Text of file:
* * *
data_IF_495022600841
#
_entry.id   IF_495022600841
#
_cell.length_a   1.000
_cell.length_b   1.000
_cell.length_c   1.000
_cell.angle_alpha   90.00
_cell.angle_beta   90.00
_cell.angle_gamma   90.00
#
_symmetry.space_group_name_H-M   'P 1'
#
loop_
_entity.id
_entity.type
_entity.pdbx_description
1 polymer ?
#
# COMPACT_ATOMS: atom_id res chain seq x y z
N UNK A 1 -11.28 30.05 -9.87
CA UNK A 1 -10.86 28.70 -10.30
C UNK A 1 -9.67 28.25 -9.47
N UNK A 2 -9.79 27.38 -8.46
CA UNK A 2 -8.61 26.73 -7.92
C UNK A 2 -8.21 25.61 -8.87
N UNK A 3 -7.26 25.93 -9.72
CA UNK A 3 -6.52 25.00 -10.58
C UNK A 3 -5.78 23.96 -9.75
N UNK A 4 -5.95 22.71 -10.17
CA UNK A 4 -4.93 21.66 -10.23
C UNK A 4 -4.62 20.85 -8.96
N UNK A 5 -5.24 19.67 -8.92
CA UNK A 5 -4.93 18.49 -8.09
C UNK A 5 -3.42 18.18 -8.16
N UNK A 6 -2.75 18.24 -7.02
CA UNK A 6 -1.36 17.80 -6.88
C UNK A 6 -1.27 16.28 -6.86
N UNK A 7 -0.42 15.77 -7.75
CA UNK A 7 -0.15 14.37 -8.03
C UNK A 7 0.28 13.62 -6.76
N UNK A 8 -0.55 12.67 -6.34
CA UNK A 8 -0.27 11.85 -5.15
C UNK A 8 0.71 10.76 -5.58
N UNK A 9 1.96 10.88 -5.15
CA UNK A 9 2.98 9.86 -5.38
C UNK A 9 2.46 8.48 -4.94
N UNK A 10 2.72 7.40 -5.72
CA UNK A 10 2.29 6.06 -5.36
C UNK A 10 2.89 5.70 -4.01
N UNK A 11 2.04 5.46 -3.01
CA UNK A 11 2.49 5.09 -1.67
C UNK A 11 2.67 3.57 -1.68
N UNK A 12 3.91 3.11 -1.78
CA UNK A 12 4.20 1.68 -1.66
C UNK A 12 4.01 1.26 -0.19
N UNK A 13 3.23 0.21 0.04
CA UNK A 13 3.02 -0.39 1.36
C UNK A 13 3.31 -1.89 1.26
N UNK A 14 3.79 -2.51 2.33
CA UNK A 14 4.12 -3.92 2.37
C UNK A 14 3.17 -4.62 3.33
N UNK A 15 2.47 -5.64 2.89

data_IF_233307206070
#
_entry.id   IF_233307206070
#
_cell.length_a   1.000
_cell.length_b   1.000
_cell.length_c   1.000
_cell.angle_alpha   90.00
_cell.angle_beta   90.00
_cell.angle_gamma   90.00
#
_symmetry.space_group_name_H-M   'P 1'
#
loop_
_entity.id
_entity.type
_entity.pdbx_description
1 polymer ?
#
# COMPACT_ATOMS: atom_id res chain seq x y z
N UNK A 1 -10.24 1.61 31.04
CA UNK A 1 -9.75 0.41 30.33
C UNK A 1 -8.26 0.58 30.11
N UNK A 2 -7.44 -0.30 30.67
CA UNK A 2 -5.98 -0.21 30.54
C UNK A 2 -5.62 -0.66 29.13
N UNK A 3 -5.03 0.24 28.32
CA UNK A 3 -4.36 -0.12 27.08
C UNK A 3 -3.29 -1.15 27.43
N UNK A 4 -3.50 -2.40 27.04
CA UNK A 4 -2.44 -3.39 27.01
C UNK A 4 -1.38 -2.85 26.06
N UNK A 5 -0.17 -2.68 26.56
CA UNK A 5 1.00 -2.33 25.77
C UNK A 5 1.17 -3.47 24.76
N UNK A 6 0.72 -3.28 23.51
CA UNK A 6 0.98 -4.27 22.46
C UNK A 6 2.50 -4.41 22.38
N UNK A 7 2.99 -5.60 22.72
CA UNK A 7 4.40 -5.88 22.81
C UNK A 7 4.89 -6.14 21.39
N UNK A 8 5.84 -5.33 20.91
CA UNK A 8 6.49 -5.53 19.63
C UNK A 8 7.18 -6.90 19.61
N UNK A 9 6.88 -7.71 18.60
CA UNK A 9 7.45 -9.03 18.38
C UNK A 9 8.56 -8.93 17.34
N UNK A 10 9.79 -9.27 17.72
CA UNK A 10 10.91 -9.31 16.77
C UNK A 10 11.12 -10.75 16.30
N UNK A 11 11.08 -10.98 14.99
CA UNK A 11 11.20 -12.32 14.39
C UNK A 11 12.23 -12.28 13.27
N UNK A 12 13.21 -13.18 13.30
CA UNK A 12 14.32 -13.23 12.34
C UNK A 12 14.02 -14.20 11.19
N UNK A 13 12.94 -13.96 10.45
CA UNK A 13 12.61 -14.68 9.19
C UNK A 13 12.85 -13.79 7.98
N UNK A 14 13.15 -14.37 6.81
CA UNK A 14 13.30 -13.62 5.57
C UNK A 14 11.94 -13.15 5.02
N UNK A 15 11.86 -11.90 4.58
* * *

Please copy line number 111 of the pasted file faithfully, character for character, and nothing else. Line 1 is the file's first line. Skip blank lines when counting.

N UNK A 10 9.79 -9.27 17.72